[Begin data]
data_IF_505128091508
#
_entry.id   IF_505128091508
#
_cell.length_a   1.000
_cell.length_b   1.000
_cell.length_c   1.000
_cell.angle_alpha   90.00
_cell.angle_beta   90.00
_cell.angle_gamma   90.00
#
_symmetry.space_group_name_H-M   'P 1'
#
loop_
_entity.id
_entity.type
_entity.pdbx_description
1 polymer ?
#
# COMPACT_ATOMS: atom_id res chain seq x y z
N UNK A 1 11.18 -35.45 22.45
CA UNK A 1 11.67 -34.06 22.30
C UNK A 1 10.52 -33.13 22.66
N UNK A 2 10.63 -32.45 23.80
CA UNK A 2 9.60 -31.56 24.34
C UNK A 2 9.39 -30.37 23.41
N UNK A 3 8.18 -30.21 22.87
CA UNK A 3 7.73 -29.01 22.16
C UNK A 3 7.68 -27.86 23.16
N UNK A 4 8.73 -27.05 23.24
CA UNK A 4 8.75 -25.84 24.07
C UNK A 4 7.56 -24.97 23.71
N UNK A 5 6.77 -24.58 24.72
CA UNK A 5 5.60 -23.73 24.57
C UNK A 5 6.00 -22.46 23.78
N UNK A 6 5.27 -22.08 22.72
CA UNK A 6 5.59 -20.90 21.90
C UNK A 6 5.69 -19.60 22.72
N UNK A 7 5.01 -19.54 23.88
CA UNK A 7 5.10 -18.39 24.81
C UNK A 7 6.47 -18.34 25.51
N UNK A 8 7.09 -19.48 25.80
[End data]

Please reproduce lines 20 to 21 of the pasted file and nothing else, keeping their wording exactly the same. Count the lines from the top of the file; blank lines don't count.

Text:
# COMPACT_ATOMS: atom_id res chain seq x y z
N UNK A 1 11.18 -35.45 22.45